What will Cherokee look like in the future? CEDS document will help lead the way

by Jun 25, 2012Front Page, NEWS ka-no-he-da0 comments




     What will Cherokee look like in five years, 10 years, 20 years?  Will a water park be constructed?  Will a Bass Pro Shop be built in town? 

Development of the old Cherokee Elementary School site is the number three priority on the new CEDS document developed by the Tribe. (SCOTT MCKIE B.P./One Feather)

     The Comprehensive Economic Development Strategy, most commonly referred to as CEDS, is developed every five years by the Eastern Band of Cherokee Indians and is the blueprint for new and potential projects and initiatives. 

     By developing the CEDS, the Tribe is eligible for over $150,000 in planning grants from the EDA according to Jason Lambert, Division of Commerce director.  “It does prioritize projects and opens you up for funding resources.  We received $3.5 million in federal funds alone off of our last CEDS which was in 2007.”   

     The EBCI CEDS Planning Committee (which, by Tribal ordinance is the EBCI Planning Board) has been gathering community input on CEDS and recently came up with their top ten projects including (in order): direct investments for EBCI Portfolio, Adventure Park/Canopy Walk, Elementary School Parcel, Water Activities Center – Pool and Beach, Cherokee Crossing, Bowling Alley, Snowbird Lodge, former High School site, Riverside Campground and Wildlife Attraction.    

     “Whenever you look at the top ten, we are already actively engaged in working towards six of them,” said Lambert.  “We’ve requested funding to start something on those projects or we’ve already got funding in place for different portions of those.” 

      Public forums were held recently to gather community input on the CEDS document and objectives and projects were discussed in several areas including: tourism, commercial and retail development, revenue diversification and small business and entrepreneurship opportunities. 

      “There are studies out there that show that tribes that have a Comprehensive Economic Development Strategy receive more in federal funds from a variety of sources, not just the EDA,” Lambert related.  “It’s a good document to have….it has been good to us.” 

      Doug Cole, EBCI Planning and Economic Development manager, said a grant was awarded by the Cherokee Preservation Foundation for the creation of this year’s CEDS document.  “We basically got that grant based on the performance of our last CEDS.”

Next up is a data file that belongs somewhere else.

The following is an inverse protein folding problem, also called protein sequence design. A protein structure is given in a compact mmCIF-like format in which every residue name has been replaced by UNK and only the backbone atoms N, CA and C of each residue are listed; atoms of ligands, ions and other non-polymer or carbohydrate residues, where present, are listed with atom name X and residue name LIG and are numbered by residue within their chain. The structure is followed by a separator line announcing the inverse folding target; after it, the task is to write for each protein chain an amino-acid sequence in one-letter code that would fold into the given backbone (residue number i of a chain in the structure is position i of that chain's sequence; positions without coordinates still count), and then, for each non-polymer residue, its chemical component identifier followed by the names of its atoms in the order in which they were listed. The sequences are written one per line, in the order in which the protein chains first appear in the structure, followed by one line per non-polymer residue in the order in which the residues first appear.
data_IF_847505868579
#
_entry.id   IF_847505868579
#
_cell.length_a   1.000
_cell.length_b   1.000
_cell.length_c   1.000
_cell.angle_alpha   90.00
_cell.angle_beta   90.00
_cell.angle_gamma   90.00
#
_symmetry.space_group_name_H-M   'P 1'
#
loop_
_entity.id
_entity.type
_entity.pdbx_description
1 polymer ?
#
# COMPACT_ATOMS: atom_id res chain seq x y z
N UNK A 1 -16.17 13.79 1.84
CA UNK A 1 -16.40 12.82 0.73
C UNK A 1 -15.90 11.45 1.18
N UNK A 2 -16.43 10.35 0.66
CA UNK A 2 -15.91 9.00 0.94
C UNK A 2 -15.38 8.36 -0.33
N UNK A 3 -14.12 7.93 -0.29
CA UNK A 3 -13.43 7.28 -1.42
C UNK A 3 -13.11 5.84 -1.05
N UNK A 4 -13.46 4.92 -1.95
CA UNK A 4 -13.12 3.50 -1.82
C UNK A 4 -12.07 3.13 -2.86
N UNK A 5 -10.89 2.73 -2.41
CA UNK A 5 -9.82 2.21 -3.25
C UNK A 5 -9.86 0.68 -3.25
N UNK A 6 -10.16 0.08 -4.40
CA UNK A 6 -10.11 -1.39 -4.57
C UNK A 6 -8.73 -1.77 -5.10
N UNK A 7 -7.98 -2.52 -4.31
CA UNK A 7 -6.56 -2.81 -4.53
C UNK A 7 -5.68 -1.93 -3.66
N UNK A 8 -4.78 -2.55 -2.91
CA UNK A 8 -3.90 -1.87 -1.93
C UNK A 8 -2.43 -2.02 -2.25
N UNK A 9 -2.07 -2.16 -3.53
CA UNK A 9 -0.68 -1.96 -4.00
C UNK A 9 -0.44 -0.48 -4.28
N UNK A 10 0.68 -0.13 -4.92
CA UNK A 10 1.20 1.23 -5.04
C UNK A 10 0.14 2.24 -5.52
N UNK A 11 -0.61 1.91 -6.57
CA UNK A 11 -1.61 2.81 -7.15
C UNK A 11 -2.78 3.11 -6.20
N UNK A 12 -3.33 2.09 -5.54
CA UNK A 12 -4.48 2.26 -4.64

Some of the projects completed from the last CEDS include: Sequoyah National Golf Club, Cherokee Action Park, downtown revitalization projects, Cherokee Greenways Projects and more. 

      “A strategic plan should always be a living plan,” said Cole.  “It shouldn’t be a plan that you put on the shelf in a three-ring binder that gathers dust.”

      One of the top projects for this year’s CEDS document is the development of a resort area tentatively known as the Snowbird Lodge.  “This will give us the opportunity to look at some kind of hospitality business or hospitality accommodation business in the Snowbird Community specifically taking advance of the Cherohola Skyway,” said Lambert. 

      “A the same time, it would provide some jobs to our members in Graham County,” he commented stating that the county has one of the highest unemployment rates in the state of North Carolina.  “Forty jobs in Graham County will lower the unemployment rate by 1 percent.” 

      Cole said another project that received much discussion during the CEDS process has been the old Cherokee High School site with several possibilities existing for that site including keeping it as a recreation and event area, using it as the site for the new Cherokee Indian Hospital and others. 

      “I really don’t know which way it’s going to go, but for the Tribe’s sake a decision needs to be made,” Cole related.  “It’s like $750 a day for heating and cooling and utilities costs just to keep it in its current state.” 

      The draft CEDS document is set to be presented during the July Planning Board meeting.  “They’ll review that and then it will go out for public review,” Lambert said.  The final document will be sent to EDA in September.    

      Cole and Lambert both praised the work of the Planning Board in the development of the current CEDS document.  “I applaud them for being forward-thinking and really thinking outside the box,” Lambert said.  “Direct investments being the highest scoring project blew my mind and in a really good way.  I was not expecting that.” 

      “This dovetails well with where we are going with our efforts of combining Marketing and Promotions and Economic Development into this Division of Commerce.  It dovetails very nicely with that.”

      Matthew Pegg, Cherokee Chamber of Commerce executive director, stated, “I have served on several of the subcommittees for the CEDS planning and am excited about the future of Cherokee as both a place for our Chamber members to do business as well as ensuring that Cherokee is the preferred travel destination of the Southwest.  The final CEDS document will serve as a blueprint for the growth and development of Cherokee.  Should Cherokee be fortunate enough to execute all of the projects on the CEDS plan, the impact on the businesses and people of Cherokee will be tremendous.”